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Karlsruhe Palace is located in the heart of the modern city of Karlsruhe. It was built in 1715 by Charles William (Karl Wilhelm) III, Margrave of Baden-Durlach, when he relocated the capitol of the Margraviate from nearby Durlach. Said to have been dreamed up as he rested during a hunt - Karlsruhe translates literally to 'Charles repose' - the impressive palace building, and specifically its tower, is at the centre of a fan shaped layout, with 32 streets radiating outwards like spokes from a wheel. In 1785 a cupola was added to the tower, and v...
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Posted by on in Explore
Rötteln Castle is one of the most imposing castles in south west Germany and is today, after Hochberg and Hohenbaden, the third largest ruin in Baden. It's position on the southern edge of the Black Forest close to the Rhine, above the Wiese valley (near the modern town of Lörrach), and its extensive fortifications made it one of the most significant castles in south west Germany. Although first mentioned in 1259, the castle was probably first built long before then. It was the seat of the Lords of Rötteln (who first appear in the historical re...
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Posted by on in Timeline
The House of Baden is established in 1112A.D. when Herman II of the House of Zähringen awards himself the title of Margrave of Baden, named after the family seat of Castle Hohenbaden (pictured), near modern day Baden-Baden. The Margraviate of Baden was a relatively minor fief, or vassal territory, of the Holy Roman Empire, and over the course of much of its history was divided and reunited according to the internal politics of the ruling family. The main House of Baden (1112 - 1535) spun off the branch of Baden-Hachberg (1190 - 1415), which it...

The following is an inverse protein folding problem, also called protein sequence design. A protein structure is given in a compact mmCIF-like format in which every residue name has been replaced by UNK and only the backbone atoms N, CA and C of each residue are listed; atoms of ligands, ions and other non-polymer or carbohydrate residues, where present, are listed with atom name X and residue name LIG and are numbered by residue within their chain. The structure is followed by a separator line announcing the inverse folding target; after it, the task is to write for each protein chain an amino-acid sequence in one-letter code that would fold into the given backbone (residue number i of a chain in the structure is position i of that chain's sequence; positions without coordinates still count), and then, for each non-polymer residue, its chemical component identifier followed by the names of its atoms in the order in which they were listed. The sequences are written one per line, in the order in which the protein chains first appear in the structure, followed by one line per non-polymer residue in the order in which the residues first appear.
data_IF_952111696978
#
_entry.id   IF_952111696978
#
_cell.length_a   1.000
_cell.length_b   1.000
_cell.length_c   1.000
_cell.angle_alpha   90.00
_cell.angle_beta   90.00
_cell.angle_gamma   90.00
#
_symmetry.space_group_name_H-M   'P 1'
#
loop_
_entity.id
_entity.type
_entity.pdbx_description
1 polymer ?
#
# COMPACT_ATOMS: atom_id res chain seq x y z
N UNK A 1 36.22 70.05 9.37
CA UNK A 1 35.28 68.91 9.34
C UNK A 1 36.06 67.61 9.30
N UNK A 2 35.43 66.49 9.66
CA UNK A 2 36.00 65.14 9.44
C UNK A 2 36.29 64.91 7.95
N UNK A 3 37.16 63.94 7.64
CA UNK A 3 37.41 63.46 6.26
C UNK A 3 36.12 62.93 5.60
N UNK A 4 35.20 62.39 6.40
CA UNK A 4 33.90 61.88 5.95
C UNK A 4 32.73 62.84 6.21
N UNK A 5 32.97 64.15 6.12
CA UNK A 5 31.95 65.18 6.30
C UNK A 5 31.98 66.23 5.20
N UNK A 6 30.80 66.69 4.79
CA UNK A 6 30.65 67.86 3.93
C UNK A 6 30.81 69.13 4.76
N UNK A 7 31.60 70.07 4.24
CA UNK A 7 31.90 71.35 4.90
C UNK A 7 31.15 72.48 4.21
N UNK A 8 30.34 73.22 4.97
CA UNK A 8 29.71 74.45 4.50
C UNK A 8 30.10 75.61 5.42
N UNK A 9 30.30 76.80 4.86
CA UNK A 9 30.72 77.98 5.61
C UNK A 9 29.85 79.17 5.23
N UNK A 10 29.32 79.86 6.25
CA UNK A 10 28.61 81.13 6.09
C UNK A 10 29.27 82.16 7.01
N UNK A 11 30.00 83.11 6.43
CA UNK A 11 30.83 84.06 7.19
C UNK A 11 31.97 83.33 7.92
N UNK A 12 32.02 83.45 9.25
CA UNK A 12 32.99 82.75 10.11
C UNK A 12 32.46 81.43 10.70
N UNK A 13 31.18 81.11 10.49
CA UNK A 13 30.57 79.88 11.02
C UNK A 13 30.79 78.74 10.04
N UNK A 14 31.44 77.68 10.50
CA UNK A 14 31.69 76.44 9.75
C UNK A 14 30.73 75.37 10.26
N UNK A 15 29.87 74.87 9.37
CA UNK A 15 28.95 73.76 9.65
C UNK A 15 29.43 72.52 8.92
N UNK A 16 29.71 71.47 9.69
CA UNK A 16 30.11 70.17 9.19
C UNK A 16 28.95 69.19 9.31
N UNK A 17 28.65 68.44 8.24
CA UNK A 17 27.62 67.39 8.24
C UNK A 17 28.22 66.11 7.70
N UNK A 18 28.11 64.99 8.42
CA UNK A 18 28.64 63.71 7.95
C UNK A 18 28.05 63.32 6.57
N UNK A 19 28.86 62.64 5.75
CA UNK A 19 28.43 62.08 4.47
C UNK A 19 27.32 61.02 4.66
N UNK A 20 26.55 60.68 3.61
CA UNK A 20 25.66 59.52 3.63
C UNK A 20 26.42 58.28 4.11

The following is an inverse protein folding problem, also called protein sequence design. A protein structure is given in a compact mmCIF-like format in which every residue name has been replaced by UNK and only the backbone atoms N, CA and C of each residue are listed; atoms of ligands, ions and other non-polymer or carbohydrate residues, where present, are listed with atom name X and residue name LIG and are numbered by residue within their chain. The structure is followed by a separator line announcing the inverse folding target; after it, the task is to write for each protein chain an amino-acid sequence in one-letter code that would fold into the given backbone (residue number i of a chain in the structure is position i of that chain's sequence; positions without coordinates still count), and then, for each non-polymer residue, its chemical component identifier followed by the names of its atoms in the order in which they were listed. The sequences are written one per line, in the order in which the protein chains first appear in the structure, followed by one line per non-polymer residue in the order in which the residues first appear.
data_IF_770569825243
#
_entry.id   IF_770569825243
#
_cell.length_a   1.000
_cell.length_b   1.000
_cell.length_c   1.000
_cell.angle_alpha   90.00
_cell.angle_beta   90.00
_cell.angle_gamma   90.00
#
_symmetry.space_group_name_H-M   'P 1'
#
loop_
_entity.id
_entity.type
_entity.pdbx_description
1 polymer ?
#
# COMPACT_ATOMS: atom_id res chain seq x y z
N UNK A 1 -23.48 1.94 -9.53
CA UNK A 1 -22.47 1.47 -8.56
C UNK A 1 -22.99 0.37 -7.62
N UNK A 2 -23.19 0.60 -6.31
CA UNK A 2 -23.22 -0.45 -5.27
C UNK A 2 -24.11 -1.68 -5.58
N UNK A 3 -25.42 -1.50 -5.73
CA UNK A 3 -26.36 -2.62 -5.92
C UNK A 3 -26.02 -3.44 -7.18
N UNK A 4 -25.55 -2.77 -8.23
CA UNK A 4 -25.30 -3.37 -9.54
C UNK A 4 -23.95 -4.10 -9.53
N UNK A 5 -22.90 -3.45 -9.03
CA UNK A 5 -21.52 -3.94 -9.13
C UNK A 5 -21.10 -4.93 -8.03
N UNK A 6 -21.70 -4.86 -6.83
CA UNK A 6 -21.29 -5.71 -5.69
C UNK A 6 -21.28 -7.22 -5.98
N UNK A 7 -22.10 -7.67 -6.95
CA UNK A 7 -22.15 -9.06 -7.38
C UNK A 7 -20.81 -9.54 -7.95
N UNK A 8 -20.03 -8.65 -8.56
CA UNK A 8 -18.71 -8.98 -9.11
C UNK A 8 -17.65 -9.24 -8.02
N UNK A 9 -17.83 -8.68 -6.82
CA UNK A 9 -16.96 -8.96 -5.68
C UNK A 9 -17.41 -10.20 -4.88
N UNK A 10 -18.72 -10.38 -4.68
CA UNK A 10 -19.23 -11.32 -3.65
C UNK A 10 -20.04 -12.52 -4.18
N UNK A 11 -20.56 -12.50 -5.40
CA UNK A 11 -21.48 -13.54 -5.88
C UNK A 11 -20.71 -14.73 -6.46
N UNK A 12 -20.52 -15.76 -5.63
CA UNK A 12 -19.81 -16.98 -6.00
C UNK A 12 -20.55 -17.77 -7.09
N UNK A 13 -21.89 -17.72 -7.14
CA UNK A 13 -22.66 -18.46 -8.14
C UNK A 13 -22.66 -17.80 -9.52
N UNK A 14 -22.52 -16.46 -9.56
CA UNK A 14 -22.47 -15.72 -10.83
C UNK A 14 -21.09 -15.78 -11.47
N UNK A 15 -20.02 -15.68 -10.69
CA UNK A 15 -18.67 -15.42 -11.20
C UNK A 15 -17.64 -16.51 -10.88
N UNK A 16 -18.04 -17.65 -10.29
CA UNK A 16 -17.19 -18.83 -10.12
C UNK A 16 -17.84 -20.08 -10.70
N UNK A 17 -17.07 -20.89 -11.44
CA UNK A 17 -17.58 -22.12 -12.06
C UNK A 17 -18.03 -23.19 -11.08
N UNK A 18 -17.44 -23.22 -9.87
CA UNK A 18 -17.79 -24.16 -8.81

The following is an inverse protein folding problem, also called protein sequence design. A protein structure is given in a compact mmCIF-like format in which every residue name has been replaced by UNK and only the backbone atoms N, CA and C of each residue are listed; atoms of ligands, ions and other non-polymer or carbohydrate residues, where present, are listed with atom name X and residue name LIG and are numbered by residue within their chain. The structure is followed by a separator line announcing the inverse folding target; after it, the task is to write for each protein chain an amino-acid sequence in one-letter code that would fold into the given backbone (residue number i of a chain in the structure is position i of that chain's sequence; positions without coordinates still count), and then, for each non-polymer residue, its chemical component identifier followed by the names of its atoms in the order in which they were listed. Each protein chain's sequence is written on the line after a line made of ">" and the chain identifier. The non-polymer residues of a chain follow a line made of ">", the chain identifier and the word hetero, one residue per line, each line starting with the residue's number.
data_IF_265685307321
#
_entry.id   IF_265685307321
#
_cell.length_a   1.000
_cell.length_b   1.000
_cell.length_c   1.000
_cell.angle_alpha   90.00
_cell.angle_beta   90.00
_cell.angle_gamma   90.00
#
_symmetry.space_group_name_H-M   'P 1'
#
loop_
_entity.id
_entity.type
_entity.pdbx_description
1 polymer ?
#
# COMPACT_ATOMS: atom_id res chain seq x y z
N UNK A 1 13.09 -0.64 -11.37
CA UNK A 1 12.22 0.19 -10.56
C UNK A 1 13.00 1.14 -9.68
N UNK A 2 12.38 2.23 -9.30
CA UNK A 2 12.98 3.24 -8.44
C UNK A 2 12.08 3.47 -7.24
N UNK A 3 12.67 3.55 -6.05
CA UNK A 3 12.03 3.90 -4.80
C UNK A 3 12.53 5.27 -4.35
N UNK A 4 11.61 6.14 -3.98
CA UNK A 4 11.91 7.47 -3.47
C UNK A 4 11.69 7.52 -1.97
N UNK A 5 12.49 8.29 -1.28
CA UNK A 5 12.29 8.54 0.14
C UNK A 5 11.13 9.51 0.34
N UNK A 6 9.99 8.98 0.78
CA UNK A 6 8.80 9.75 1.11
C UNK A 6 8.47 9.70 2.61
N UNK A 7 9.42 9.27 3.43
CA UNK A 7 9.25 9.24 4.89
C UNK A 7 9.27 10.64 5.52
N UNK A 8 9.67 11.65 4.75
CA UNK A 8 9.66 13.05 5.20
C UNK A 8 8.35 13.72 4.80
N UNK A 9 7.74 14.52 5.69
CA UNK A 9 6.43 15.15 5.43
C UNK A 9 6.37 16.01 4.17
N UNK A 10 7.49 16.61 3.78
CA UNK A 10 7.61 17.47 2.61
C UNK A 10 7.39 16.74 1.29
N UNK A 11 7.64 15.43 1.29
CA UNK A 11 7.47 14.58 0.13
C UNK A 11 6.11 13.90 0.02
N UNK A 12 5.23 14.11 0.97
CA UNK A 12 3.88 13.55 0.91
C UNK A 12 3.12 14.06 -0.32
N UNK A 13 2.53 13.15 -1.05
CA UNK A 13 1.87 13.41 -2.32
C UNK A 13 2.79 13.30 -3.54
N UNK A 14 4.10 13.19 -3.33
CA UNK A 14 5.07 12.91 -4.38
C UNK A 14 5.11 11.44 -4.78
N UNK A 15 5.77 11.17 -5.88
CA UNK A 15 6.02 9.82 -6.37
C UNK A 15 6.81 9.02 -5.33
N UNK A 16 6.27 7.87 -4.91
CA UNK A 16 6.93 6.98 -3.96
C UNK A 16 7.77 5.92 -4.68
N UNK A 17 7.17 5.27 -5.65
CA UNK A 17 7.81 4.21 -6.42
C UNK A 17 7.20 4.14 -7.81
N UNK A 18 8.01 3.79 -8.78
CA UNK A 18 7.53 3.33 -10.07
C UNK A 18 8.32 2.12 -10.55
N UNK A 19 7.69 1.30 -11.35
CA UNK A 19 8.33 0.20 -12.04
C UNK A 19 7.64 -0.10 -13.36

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Posted by on in Timeline
The last of the House of Baden-Hachberg, founded in 1212, becomes extinct following the death of Otto II von Baden-Hachberg. Impoversihed, Otto had already sold the family possessions (including the family seat at Hochburg Castle) and titles to Bernhard I, Margrave of Baden, in 1415. The junior branch of the Baden-Hachberg line, the Hachberg-Sausenbergs, continue for nearly another century before also passing into history.
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Posted by on in Timeline
On the death of Philip von Hachberg-Sausenberg in Montpellier, France, on 9th September 1503, the Hachberg-Sausenberg branch of the House of Baden dies out. First established in 1306 as a branch of the Baden-Hachberg line, itself a branch of the main Baden line, the Hachberg-Sausenberg lands and title in Germany (Philip also had interests in France and Switzerland which passed to his daughter) is inherited by Christoph (Christopher) I von Baden, Margrave of Baden, thus returning them to the main Baden line, though not for long. The former Hac...
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Posted by on in Timeline
In 1515 Christopher I, Margrave of Baden, divided his territories amongst three of his sons, Philip, Bernhard, and Ernest, who administered the Margraviate on his behalf. Although Philip I inherited the Margraviate of Baden on the death of his father in 1527, his brothers resisted any attempts to consolidate rule back into his hands. In 1533 Philip I died (buried, as is usual for the Margraves of Baden at that time, in the Collegiate Church in Baden-Baden - pictured). The Margraviate of Baden is split between his two brothers, Ernest and Bernh...
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